[linux-audio-user] [OT] recording levels (mismatch)

Anahata anahata at treewind.co.uk
Wed Oct 13 03:39:33 EDT 2004


On Tue, Oct 12, 2004 at 02:42:59PM -0700, Mark Knecht wrote:

> Much of the 'consumer' equipment out there uses high resistance output
> drivers since they are less expensive to build. Pro equipment will
> almost always use low impedance outputs.

I'd expect most consumer equipment to use op-amp based gain blocks which
are cheap enough and have very low output impedance. Usually the output
has a resistor (100 ohm or so) in series for protection against
instability.

[snip explanation of impedance mismatching]

> 1V amp PP output  -> 1000 Ohm output <---cable----> 100 Ohm input

100 ohms is very unlikely for an input. Even a low-z mic input has an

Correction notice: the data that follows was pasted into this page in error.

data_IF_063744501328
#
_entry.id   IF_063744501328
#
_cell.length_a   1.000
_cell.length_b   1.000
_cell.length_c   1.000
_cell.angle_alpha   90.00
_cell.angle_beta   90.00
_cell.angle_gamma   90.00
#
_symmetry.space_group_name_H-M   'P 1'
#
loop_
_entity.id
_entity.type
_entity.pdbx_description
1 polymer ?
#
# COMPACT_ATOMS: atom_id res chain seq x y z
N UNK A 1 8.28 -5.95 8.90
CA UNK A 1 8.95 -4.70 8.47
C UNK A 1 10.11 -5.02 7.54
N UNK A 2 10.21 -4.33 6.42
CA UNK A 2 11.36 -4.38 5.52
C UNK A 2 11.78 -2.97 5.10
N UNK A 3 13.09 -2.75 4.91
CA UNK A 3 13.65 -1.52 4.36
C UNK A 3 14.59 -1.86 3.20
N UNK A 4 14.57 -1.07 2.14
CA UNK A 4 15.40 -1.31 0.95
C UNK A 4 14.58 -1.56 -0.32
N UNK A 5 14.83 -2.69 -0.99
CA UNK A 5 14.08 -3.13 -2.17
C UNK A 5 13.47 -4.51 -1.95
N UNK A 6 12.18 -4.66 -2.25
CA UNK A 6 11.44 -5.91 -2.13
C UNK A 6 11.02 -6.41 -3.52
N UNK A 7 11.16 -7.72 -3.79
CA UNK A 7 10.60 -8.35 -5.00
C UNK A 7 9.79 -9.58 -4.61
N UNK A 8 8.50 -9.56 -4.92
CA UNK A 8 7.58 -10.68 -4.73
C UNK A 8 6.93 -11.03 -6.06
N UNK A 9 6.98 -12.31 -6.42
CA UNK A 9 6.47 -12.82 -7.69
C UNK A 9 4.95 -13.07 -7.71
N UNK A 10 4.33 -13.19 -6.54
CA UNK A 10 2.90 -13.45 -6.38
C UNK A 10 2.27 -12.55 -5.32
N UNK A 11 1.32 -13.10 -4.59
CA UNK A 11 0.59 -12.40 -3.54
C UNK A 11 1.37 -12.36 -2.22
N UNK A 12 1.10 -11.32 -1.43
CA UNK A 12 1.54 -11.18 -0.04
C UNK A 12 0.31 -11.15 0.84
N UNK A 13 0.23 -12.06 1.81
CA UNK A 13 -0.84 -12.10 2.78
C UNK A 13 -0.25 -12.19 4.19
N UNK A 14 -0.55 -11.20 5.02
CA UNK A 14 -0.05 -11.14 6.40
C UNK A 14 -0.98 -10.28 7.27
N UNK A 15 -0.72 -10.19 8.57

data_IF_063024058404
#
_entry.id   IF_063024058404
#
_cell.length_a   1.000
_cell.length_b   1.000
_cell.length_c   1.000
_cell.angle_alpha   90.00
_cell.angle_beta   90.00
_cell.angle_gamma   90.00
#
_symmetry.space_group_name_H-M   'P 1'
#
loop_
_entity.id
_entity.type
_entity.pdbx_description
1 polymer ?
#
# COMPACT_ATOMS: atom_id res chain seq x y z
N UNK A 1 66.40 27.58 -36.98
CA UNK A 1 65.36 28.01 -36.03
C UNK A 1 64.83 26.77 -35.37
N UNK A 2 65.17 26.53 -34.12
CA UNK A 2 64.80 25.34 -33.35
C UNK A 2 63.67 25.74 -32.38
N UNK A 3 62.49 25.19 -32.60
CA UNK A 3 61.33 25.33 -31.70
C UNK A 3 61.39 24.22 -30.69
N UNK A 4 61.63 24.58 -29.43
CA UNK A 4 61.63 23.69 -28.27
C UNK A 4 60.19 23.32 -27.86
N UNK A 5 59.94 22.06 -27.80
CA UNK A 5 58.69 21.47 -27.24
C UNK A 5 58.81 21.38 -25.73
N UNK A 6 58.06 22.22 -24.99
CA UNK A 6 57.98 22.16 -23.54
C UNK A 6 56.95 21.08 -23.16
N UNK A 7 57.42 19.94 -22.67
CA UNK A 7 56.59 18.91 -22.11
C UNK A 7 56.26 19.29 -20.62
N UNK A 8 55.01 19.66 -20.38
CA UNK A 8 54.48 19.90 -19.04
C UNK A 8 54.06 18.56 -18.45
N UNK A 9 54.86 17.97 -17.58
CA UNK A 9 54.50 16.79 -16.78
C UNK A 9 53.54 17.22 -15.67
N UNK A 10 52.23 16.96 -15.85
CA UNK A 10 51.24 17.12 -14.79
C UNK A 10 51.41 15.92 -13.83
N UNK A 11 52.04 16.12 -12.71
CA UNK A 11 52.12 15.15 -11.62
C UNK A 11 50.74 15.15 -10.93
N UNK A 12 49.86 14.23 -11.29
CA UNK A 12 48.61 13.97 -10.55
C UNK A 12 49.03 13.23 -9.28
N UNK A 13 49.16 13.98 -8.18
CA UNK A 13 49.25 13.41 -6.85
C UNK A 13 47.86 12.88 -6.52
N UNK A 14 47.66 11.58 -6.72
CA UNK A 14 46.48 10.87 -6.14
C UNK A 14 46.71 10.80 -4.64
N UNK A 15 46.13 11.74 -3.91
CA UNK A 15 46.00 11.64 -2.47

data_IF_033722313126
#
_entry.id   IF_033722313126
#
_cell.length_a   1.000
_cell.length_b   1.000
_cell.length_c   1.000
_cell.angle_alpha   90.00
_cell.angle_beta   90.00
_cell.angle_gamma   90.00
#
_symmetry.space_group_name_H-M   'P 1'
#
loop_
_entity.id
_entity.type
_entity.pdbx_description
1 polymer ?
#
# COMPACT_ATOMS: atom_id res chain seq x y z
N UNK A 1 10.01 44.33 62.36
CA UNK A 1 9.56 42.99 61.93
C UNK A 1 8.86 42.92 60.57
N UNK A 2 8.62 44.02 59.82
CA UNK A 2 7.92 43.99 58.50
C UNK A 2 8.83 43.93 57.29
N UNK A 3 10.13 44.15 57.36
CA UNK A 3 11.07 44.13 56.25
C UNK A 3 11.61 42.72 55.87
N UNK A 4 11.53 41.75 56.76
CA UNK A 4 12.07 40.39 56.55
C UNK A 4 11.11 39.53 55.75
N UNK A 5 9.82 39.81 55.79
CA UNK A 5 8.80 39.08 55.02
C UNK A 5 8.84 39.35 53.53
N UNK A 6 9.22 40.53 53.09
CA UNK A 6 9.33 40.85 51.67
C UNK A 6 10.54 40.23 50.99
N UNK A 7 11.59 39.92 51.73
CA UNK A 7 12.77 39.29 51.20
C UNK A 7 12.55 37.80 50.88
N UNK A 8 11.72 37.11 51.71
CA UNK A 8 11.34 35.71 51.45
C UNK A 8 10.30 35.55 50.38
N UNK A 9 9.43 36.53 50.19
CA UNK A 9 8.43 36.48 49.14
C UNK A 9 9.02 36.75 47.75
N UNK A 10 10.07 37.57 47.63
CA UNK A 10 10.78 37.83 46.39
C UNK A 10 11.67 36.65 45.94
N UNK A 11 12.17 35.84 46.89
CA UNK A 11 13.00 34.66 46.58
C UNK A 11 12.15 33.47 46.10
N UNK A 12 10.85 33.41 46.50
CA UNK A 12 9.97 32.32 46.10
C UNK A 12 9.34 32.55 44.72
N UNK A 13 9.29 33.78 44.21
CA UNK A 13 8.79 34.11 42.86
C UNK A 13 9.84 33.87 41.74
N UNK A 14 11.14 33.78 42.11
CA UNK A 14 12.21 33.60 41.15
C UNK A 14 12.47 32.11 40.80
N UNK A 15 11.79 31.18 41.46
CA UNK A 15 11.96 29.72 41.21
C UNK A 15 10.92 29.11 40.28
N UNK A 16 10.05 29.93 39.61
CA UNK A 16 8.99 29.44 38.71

impedance of over 1k, and a consumer line level input is likely to be
10k.

The actual voltage levels used by consumer equipment do vary, though.
There is a semi-professional standard of -10dBu for RCA connectors, but
domestic equipment does not necessarily follow that. You often see that
in a stereo 'separates' system where you routinely have to adjust the 
volume when switching between tuner/CD player/tape etc.

I suspect this may actually not be too much of a problem.
25% of the way up a VU meter (VU meters are linear) means 12 dB below
full scale, and a 16 bit digitized signal will actually be 14 bits.
So boost the gain electronically (e.g. with normalize, or I'm
sure sox or ecasound can do it too) after it's in the computer. There
will in theory be some loss of signal-noise ratio, but as the original
poster was using a Sound Blaster, we're not talking about professional 
audio here.

A professional-grade sound input device would either have variable
analogue gain to match the input level precisely, or acccurately
specified input level requirements so the user knew exactly what to
expect.

-- 
Anahata
anahata at treewind.co.uk       Tel: 01638 720444
http://www.treewind.co.uk    Mob: 07976 263827


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